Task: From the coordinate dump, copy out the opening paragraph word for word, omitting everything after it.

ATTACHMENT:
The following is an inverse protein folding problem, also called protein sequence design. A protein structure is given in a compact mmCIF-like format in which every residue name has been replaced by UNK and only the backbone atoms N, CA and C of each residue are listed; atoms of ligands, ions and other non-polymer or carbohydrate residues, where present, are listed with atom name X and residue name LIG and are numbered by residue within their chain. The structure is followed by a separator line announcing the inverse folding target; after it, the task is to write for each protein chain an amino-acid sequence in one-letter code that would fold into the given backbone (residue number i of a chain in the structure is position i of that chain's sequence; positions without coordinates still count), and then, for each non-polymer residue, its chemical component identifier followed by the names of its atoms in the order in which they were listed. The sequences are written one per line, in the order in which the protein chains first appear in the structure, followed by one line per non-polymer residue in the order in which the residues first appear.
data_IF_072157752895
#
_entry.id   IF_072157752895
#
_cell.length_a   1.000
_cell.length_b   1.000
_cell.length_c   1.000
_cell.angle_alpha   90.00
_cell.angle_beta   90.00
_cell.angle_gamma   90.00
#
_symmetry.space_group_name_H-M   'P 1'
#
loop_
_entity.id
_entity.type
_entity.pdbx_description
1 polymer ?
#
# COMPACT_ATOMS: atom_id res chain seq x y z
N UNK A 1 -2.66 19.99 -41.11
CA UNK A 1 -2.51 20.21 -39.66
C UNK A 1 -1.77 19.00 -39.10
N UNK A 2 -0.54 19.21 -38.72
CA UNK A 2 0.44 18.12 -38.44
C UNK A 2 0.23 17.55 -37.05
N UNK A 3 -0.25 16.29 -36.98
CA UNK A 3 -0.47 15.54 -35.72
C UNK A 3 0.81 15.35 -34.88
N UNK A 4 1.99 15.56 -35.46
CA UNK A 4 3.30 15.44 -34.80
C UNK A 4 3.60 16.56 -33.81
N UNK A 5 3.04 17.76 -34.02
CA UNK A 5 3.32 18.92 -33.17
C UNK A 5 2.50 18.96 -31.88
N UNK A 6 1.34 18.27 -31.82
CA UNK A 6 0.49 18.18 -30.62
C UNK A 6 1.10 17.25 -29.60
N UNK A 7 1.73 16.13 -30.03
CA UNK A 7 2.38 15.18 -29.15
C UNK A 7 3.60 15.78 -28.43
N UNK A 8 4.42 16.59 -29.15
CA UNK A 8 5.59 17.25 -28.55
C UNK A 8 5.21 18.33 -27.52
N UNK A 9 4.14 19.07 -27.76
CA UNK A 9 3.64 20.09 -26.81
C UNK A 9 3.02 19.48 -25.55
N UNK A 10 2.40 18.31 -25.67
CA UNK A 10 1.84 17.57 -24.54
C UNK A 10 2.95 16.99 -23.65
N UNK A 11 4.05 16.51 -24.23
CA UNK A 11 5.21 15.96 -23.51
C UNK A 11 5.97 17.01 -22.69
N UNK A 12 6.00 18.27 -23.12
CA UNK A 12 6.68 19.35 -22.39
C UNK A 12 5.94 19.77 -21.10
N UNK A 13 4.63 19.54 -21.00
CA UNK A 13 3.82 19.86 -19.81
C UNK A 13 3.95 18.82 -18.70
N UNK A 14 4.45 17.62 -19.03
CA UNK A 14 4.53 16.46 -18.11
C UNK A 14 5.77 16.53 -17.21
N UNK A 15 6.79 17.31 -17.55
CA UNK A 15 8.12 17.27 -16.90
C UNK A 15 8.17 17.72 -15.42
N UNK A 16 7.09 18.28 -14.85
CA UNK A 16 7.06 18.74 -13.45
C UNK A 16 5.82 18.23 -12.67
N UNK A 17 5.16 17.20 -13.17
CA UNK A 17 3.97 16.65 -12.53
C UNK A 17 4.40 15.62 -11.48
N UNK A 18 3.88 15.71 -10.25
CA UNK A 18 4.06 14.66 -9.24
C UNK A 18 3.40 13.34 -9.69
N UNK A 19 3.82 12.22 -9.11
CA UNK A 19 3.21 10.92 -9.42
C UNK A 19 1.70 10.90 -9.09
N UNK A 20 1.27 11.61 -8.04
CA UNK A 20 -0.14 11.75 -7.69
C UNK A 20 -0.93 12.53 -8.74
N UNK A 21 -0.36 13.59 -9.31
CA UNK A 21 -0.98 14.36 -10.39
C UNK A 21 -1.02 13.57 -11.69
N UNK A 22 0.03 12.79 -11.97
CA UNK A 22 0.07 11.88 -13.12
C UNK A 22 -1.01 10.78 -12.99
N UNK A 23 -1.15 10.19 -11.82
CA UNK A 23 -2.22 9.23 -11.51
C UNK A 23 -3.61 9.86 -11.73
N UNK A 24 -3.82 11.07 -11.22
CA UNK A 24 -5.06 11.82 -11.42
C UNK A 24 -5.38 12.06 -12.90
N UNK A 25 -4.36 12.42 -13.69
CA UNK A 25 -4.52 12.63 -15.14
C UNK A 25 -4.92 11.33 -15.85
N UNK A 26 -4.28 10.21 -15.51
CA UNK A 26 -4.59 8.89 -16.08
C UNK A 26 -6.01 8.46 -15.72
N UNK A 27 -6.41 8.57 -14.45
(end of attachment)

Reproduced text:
The following is an inverse protein folding problem, also called protein sequence design. A protein structure is given in a compact mmCIF-like format in which every residue name has been replaced by UNK and only the backbone atoms N, CA and C of each residue are listed; atoms of ligands, ions and other non-polymer or carbohydrate residues, where present, are listed with atom name X and residue name LIG and are numbered by residue within their chain. The structure is followed by a separator line announcing the inverse folding target; after it, the task is to write for each protein chain an amino-acid sequence in one-letter code that would fold into the given backbone (residue number i of a chain in the structure is position i of that chain's sequence; positions without coordinates still count), and then, for each non-polymer residue, its chemical component identifier followed by the names of its atoms in the order in which they were listed. The sequences are written one per line, in the order in which the protein chains first appear in the structure, followed by one line per non-polymer residue in the order in which the residues first appear.